Some critical responses to the Likely Stories series so far:
"'Think of them more as these aesthetic researchers pushing out into new areas that haven’t been explored yet, like nuclear physicists or biologists. I like to see somebody willing to understand the tradition, and then kind of degrade it, somehow rough it up or do the wrong thing with that technique – that’s what leads to interesting discoveries.' Darling likes artists who 'allow themselves to be taken into these unfamiliar areas and justify weirdness and even silliness, kookiness.' So Darling chose Barbara Noah’s print of a child’s balloon in orbit. 'I just love the obvious ridiculousness of this image. Everybody knows this is an impossibility, but it’s done so believably, and we give so much credence to hyper-real photographic imagery, that it opens up a crack of doubt and wonder in one’s consciousness. What if?'" – Michael Darling, quoted in “The Curator’s Eye,” City Arts
"Striking a more cosmic and comic note, Seattle artist Barbara Noah takes celestial snapshots borrowed from NASA, the Hubble telescope and other space-exploring outfits and puts her own whimsical twist on them. In "Gloria," the Helix nebula serves as backdrop to a winged, porcelain cherub who's both pure kitsch and pure exuberance. "You Better Watch Out" floats a vivid Santa cap over a satellite photograph of Honolulu, while in other Noah fantasies, paper airplanes, balloon animals and plastic toys cavort their way through the heavens. Fun stuff, pulled off with smooth computer wizardry." – Michael Upchurch, The Seattle Times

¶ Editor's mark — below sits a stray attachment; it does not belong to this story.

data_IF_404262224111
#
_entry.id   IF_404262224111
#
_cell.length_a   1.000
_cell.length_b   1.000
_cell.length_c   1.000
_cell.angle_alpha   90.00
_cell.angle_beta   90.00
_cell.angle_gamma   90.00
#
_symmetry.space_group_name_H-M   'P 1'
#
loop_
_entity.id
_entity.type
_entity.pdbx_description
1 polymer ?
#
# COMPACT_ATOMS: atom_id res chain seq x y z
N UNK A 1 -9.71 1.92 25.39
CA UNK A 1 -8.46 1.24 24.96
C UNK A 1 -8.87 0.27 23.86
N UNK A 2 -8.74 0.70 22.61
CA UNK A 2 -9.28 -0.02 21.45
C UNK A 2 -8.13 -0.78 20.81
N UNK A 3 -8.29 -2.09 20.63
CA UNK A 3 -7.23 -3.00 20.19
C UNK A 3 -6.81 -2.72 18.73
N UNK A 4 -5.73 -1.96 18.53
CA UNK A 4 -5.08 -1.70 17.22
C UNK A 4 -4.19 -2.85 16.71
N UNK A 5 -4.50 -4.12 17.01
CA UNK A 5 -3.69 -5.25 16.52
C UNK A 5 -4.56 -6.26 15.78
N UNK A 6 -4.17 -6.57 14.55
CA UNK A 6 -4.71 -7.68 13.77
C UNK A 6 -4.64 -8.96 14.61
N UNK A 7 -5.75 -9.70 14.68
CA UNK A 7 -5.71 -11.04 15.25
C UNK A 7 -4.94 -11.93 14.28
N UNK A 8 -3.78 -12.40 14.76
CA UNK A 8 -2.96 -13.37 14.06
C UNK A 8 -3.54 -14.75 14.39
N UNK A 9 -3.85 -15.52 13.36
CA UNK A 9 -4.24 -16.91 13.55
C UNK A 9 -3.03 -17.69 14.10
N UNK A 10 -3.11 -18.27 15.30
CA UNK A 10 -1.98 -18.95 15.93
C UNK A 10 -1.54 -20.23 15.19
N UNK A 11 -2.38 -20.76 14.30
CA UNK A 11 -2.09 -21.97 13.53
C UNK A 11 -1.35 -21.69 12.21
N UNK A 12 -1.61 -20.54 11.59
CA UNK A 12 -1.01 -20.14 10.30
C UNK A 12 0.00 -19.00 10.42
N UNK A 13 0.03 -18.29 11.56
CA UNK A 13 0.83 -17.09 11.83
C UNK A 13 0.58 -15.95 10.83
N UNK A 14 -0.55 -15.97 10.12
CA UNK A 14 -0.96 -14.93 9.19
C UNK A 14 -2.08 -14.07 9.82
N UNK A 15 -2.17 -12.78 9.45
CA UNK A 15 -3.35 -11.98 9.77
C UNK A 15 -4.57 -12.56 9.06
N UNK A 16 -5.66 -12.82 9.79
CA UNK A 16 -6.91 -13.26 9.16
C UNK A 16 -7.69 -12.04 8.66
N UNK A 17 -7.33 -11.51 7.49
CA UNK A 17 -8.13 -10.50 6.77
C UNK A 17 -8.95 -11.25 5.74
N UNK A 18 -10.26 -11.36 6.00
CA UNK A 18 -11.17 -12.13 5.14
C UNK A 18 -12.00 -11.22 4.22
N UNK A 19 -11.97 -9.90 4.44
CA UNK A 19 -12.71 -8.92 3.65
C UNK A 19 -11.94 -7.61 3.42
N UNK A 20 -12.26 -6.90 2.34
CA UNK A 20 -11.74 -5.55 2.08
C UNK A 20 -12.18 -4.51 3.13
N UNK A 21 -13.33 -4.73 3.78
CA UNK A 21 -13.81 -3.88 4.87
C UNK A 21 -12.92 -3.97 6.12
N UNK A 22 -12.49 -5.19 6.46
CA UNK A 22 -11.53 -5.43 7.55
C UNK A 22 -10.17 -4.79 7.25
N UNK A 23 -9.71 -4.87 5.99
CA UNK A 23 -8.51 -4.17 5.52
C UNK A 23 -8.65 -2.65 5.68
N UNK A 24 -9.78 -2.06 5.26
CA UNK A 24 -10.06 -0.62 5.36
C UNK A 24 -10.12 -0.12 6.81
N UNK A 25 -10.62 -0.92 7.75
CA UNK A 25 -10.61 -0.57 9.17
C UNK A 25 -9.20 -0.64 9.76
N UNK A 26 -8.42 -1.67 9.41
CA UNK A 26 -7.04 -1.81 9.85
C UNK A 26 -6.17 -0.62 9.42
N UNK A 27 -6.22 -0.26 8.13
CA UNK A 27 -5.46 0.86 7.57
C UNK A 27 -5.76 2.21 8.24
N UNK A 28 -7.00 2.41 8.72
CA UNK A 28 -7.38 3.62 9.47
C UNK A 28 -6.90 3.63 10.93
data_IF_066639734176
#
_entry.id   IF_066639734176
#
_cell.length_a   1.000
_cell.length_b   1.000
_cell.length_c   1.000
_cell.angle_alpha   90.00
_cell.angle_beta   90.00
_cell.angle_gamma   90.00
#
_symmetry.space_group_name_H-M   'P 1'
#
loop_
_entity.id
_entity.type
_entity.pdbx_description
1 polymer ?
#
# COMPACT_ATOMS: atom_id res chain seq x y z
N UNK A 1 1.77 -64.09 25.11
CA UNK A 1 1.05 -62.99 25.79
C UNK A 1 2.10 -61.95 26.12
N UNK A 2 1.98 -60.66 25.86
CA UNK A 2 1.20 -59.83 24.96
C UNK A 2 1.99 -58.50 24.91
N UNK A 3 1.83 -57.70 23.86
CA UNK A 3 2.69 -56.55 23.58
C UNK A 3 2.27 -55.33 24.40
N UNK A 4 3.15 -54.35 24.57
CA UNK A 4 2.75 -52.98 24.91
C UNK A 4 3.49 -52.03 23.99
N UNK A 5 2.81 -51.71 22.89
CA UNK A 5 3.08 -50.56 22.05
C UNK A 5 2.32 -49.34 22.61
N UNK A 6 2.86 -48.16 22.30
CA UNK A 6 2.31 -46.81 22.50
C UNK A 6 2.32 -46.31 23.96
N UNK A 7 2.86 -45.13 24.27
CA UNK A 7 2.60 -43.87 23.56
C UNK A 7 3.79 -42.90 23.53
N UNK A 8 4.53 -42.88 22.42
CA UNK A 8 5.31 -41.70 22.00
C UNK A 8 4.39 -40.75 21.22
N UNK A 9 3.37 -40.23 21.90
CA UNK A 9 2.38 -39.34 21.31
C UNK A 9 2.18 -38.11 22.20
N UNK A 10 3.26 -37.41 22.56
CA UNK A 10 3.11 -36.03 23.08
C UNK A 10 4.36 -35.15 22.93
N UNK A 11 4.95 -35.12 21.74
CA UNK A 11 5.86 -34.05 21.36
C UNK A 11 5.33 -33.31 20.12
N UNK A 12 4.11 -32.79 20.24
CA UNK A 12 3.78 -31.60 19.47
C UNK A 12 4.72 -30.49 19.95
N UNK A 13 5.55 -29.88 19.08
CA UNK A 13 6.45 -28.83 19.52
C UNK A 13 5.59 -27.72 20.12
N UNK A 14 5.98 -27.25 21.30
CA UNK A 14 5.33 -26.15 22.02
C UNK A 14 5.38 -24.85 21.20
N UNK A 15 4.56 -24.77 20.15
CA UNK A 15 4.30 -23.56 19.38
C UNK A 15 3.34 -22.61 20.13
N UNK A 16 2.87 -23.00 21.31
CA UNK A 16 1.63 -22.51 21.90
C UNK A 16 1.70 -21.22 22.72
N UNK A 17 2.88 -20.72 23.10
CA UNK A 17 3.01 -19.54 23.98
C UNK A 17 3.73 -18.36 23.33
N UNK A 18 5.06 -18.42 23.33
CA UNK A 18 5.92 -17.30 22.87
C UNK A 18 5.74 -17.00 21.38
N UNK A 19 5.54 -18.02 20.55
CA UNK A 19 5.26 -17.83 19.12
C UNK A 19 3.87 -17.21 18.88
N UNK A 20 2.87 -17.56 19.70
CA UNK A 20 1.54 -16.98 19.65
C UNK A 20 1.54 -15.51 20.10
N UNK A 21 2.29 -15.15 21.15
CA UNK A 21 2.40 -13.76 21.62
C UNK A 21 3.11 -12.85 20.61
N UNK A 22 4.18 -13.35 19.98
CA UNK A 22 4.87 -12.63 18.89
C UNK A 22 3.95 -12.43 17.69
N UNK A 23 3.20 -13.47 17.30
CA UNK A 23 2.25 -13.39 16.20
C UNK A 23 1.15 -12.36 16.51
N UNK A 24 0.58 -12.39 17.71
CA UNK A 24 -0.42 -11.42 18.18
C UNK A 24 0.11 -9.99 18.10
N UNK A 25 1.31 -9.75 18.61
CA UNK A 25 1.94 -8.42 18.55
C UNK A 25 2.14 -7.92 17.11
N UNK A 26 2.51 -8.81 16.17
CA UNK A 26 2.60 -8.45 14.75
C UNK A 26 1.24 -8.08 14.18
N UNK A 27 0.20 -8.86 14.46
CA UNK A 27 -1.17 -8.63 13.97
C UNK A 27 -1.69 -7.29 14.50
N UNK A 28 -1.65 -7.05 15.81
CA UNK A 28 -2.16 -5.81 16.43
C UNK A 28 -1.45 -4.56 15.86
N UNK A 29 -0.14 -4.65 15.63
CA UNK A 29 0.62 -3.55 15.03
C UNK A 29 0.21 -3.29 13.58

"Her images are immediately accessible and appealing, equal parts high tech (NASA satellite imagery) and low-brow (rubber toys and silly hats), merged with impeccable digital technique…. Noah skillfully contrasts the overwhelming space and colossal scale of her borrowed astronomical imagery with the childish, everyday, and diminutive objects that have somehow died and gone to heaven, an uplifting narrative indeed." – Gary Faigin, KUOW